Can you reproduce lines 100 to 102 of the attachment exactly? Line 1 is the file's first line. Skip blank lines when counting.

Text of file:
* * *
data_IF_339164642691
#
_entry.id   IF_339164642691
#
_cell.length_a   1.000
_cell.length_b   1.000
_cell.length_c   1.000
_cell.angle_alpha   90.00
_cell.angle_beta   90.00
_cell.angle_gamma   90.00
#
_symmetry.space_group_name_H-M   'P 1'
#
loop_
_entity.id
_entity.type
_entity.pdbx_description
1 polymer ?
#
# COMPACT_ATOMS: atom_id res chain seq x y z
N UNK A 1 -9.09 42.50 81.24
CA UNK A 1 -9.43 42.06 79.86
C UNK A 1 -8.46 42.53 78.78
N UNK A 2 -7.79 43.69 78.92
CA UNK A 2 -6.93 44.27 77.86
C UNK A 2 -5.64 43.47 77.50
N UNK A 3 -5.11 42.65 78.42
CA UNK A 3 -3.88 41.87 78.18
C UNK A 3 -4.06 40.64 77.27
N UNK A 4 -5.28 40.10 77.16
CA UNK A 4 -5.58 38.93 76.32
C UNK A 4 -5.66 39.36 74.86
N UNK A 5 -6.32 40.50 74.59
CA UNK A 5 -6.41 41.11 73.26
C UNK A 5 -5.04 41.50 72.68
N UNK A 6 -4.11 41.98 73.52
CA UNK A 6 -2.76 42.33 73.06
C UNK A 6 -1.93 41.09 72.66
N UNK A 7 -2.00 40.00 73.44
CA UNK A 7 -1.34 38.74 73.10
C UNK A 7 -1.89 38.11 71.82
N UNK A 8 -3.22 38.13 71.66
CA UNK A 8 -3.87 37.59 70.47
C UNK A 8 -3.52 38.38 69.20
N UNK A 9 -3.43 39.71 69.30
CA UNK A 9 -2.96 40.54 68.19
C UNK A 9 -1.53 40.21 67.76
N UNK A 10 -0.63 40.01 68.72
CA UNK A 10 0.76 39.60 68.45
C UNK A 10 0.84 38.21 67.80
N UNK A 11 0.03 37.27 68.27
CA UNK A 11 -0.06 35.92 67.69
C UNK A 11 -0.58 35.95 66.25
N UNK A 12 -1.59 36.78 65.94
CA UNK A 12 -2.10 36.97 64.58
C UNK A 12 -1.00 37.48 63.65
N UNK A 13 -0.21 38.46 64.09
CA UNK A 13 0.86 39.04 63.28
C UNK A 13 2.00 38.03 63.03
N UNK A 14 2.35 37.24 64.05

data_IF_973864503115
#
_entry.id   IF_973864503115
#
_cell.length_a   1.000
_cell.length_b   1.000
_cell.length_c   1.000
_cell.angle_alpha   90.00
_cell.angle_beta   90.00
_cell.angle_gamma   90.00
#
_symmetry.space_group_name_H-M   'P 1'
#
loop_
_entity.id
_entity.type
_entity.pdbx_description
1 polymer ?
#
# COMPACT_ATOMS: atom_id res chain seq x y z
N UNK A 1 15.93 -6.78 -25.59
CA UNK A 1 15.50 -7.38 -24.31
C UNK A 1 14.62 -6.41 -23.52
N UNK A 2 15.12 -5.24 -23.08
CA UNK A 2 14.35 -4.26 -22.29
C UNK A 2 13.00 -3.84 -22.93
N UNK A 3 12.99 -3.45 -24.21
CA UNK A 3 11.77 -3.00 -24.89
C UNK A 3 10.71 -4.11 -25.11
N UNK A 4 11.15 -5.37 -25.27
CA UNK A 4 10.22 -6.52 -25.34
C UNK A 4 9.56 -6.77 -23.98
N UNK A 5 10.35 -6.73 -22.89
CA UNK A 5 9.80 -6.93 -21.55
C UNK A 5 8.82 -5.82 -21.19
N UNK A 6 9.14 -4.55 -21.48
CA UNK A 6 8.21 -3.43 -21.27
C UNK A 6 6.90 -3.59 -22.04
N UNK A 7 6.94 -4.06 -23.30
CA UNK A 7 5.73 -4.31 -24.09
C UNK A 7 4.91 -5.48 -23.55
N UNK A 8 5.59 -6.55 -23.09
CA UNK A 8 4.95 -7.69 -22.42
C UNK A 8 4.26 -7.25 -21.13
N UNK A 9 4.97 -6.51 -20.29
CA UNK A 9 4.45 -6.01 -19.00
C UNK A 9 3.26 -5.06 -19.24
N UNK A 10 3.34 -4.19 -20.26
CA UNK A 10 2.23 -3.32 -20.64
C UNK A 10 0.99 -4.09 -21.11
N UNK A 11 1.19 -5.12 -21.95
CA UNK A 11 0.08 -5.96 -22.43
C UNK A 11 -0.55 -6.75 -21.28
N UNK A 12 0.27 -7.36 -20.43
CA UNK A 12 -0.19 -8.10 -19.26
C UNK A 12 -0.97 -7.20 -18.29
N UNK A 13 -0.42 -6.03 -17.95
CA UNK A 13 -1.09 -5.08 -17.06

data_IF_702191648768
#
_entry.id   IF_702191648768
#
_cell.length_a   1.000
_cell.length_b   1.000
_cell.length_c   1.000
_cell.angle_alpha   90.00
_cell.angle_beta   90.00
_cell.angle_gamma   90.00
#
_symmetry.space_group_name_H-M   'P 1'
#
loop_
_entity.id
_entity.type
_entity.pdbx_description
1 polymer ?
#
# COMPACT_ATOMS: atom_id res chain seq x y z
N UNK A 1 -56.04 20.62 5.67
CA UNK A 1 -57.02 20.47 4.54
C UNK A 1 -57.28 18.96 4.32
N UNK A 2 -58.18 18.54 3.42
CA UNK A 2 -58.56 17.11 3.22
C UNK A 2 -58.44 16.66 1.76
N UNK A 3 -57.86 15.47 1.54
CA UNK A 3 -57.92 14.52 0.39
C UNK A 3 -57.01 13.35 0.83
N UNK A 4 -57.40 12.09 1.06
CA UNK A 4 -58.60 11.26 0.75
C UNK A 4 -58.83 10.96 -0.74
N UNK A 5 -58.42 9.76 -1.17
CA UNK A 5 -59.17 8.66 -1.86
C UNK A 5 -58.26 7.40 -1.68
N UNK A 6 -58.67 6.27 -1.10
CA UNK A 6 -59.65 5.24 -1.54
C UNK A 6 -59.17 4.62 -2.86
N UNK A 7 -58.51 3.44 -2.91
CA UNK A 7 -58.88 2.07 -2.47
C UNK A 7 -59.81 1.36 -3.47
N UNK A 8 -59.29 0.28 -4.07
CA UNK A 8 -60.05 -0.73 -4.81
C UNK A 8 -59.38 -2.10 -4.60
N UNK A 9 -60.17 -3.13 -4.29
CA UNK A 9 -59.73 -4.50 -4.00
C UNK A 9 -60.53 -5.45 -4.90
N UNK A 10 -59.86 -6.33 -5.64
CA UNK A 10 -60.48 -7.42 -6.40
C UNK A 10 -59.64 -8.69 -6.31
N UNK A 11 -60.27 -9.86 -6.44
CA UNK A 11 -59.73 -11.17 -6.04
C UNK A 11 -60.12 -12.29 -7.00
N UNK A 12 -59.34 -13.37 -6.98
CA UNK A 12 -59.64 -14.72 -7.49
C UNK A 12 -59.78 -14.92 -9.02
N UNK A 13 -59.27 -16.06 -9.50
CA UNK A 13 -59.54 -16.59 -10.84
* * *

CA UNK A 7 5.73 -4.31 -24.09
C UNK A 7 4.91 -5.48 -23.55
N UNK A 8 5.59 -6.55 -23.09